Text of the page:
Russian Pundit Who Condemned Ukraine War Changes His Mind Two Days Later

A military analyst has returned to the Kremlin propaganda TV channel where he gave a damning critique of Vladimir Putin's invasion of Ukraine that subsequently went viral.

However, Mikhail Khodaryonok, a former air defense commander, on Wednesday gave a rosier view of Russia's military capabilities than on Monday, when he warned the situation for Russian troops "will frankly get worse."

That clip was viewed more than 6 million times, with many noting the stony-faced demeanor of anchor Olga Skabeyeva—dubbed the Kremlin's "propagandist-in-chief," who usually trumpets Russian successes in the campaign and lambastes the West for its support of Kyiv.

Amid speculation that an unvarnished view of Russia's faltering campaign had unexpectedly been delivered to the millions who watch Russia-1's 60 Minutes, Khodaryonok returned to the airwaves on Wednesday, but with a more positive spin.

Referring to video that the Russian defense ministry said showed Moscow's forces successfully striking U.S-supplied M-777 howitzers, Khodaryonok said that these American weapons would be Russia's "most high priority targets."

Different View

"We have every reason to believe that in the near future, all that will remain of those howitzers will be memories" he said, and that hitting the weapons "will be accomplished."

Unlike his earlier appearance, in which he warned that Ukrainian troops were prepared to fight "to the last man," Khodaryonok described on Wednesday the "invalidity" of claims that Kyiv's forces were "having major successes" and were ready "to launch counter offensives."

He said that Ukrainian forces had "failed" in their first attempt to take Snake Island, a small, rocky piece of land in the Black Sea that was the site of a fierce battle between Ukraine and Russia.

He believed that for a successful naval operation to take the land "they need at the very least to gain aerial supremacy in the next few months," which he said would be "impossible."

"To carry out a naval landing operation," he said, "they need to gain naval supremacy. But while our Black Sea Fleet is in the Black Sea, Ukraine's Black Sea Fleet having supremacy is out of the question."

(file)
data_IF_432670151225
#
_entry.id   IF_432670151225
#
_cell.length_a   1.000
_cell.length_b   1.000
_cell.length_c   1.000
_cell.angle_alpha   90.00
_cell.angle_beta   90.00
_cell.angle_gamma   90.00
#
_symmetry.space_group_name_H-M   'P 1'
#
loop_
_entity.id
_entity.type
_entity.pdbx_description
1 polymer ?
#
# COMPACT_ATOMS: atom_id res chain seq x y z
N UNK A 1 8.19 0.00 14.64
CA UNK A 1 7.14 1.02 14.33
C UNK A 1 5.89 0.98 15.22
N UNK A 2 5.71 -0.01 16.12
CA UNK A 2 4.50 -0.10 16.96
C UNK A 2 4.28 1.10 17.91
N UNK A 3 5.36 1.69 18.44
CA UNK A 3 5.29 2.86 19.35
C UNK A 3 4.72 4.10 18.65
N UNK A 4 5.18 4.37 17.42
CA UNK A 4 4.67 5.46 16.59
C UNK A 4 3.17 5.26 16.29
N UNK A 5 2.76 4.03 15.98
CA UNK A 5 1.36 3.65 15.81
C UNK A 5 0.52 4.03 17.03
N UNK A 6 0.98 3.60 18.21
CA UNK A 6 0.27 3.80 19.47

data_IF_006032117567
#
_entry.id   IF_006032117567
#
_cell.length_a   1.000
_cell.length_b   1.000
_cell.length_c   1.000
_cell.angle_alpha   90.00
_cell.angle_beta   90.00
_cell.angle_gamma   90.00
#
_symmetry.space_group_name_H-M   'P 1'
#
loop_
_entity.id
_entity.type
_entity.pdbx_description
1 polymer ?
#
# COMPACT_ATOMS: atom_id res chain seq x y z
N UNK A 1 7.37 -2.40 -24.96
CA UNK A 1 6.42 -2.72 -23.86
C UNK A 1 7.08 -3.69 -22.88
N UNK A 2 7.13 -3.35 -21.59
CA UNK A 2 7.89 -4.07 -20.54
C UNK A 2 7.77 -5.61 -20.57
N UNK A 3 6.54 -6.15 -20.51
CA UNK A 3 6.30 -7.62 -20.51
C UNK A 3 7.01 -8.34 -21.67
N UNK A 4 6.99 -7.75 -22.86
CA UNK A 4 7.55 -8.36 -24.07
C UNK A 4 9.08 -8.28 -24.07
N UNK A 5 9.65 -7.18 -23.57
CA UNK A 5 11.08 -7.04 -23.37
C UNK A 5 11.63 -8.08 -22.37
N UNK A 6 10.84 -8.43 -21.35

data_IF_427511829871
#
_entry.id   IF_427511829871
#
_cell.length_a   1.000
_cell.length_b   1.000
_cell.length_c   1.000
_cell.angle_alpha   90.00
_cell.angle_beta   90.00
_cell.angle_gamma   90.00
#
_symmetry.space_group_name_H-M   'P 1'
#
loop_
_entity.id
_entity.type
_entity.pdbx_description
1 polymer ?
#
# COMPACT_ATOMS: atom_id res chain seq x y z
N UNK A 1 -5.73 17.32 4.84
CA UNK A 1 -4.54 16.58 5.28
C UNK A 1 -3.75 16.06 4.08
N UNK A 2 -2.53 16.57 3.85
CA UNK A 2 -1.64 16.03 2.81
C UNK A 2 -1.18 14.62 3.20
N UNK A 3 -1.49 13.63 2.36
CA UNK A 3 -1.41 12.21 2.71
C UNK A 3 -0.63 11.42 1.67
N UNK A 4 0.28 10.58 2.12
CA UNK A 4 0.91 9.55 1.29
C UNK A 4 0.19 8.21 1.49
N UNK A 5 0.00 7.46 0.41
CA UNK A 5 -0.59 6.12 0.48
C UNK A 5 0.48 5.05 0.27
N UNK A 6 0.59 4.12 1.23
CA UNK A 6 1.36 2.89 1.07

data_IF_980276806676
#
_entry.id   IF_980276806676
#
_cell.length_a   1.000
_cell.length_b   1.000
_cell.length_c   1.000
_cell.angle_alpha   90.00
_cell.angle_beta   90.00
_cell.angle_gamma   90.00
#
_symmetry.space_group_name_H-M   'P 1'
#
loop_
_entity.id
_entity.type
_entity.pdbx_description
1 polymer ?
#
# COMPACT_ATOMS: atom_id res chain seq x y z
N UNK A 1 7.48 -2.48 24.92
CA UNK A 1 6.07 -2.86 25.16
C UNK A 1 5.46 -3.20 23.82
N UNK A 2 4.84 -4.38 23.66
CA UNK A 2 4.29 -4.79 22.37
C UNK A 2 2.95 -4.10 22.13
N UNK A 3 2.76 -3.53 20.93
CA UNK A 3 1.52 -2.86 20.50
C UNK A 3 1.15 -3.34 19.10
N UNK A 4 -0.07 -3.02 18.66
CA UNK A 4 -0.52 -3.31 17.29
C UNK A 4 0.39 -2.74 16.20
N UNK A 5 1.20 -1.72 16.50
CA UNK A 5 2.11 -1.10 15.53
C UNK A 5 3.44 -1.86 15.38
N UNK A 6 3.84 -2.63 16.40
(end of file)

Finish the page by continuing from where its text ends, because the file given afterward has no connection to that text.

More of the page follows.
"So when people talk about Ukraine acquiring the ability to counterattack," he said, "it's a big exaggeration.

"Regarding the actions of our supreme commander, there is every reason to believe that the implementation of these plans will in the very near future give Ukraine an unpleasant surprise." Newsweek has contacted Ukraine's defense ministry for comment.

The clip was tweeted by BBC Monitoring's Francis Scarr, and as of Thursday morning, it had been viewed more than 500,000 times. "Just two days after he gave a damning assessment of Russia's war in Ukraine and its growing international isolation—It appears that someone's given him a bit of a talking to," Scarr wrote.

It comes as Russia's defense ministry said that about 800 fighters in the Azovstal steel plant in Mariupol have surrendered over the last day and have been taken to a former prison colony in a Russian-controlled part of Donetsk.

Meanwhile, Ukraine's President Volodymyr Zelensky said Russia's reported use of "laser weapons" capable of taking down drones, was a sign of their military failures in the war.

Ukrainian serviceman
A Ukrainian serviceman on a destroyed Russian army tank not far from the Ukrainian capital of Kyiv on April 3, 2022. Russian military analyst Mikhail Khodaryonok gave state TV a more positive spin on Russia's capabilities in Ukraine on May 19, 2022, than he did on a previous program. Getty Images/SERGEI SUPINSKY